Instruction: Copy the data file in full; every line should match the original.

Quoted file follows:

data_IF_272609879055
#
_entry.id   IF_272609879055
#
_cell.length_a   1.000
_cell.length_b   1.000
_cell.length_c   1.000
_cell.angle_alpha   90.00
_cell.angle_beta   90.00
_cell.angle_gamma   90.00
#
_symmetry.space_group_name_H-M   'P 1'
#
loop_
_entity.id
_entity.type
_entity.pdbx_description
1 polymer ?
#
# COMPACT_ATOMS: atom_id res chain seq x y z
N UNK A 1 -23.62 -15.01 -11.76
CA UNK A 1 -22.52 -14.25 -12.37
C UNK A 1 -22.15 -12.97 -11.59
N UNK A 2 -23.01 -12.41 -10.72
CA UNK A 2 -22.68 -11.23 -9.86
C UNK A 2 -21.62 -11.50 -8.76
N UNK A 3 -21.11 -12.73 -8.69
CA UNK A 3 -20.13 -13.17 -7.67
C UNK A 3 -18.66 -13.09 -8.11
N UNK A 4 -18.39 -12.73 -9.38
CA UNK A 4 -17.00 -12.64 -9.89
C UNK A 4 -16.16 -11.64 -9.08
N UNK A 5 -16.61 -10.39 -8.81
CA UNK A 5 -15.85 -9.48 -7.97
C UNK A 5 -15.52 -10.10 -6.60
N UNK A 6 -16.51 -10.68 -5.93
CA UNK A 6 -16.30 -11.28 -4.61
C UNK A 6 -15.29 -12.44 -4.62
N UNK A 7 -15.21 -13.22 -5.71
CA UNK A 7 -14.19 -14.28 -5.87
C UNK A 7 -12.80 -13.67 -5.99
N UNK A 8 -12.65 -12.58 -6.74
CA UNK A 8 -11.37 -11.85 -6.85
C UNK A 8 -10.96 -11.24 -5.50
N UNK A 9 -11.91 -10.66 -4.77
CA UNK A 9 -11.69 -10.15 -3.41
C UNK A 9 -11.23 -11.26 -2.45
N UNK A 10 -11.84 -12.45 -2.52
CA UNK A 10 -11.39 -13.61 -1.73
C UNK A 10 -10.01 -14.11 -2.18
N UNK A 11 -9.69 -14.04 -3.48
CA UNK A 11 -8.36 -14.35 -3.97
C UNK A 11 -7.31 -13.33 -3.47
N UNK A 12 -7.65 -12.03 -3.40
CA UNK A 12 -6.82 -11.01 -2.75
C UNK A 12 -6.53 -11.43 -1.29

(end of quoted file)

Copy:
data_IF_272609879055
#
_entry.id   IF_272609879055
#
_cell.length_a   1.000
_cell.length_b   1.000
_cell.length_c   1.000
_cell.angle_alpha   90.00
_cell.angle_beta   90.00
_cell.angle_gamma   90.00
#
_symmetry.space_group_name_H-M   'P 1'
#
loop_
_entity.id
_entity.type
_entity.pdbx_description
1 polymer ?
#
# COMPACT_ATOMS: atom_id res chain seq x y z
N UNK A 1 -23.62 -15.01 -11.76
CA UNK A 1 -22.52 -14.25 -12.37
C UNK A 1 -22.15 -12.97 -11.59
N UNK A 2 -23.01 -12.41 -10.72
CA UNK A 2 -22.68 -11.23 -9.86
C UNK A 2 -21.62 -11.50 -8.76
N UNK A 3 -21.11 -12.73 -8.69
CA UNK A 3 -20.13 -13.17 -7.67
C UNK A 3 -18.66 -13.09 -8.11
N UNK A 4 -18.39 -12.73 -9.38
CA UNK A 4 -17.00 -12.64 -9.89
C UNK A 4 -16.16 -11.64 -9.08
N UNK A 5 -16.61 -10.39 -8.81
CA UNK A 5 -15.85 -9.48 -7.97
C UNK A 5 -15.52 -10.10 -6.60
N UNK A 6 -16.51 -10.68 -5.93
CA UNK A 6 -16.30 -11.28 -4.61
C UNK A 6 -15.29 -12.44 -4.62
N UNK A 7 -15.21 -13.22 -5.71
CA UNK A 7 -14.19 -14.28 -5.87
C UNK A 7 -12.80 -13.67 -5.99
N UNK A 8 -12.65 -12.58 -6.74
CA UNK A 8 -11.37 -11.85 -6.85
C UNK A 8 -10.96 -11.24 -5.50
N UNK A 9 -11.91 -10.66 -4.77
CA UNK A 9 -11.69 -10.15 -3.41
C UNK A 9 -11.23 -11.26 -2.45
N UNK A 10 -11.84 -12.45 -2.52
CA UNK A 10 -11.39 -13.61 -1.73
C UNK A 10 -10.01 -14.11 -2.18
N UNK A 11 -9.69 -14.04 -3.48
CA UNK A 11 -8.36 -14.35 -3.97
C UNK A 11 -7.31 -13.33 -3.47
N UNK A 12 -7.65 -12.03 -3.40
CA UNK A 12 -6.82 -11.01 -2.75
C UNK A 12 -6.53 -11.43 -1.29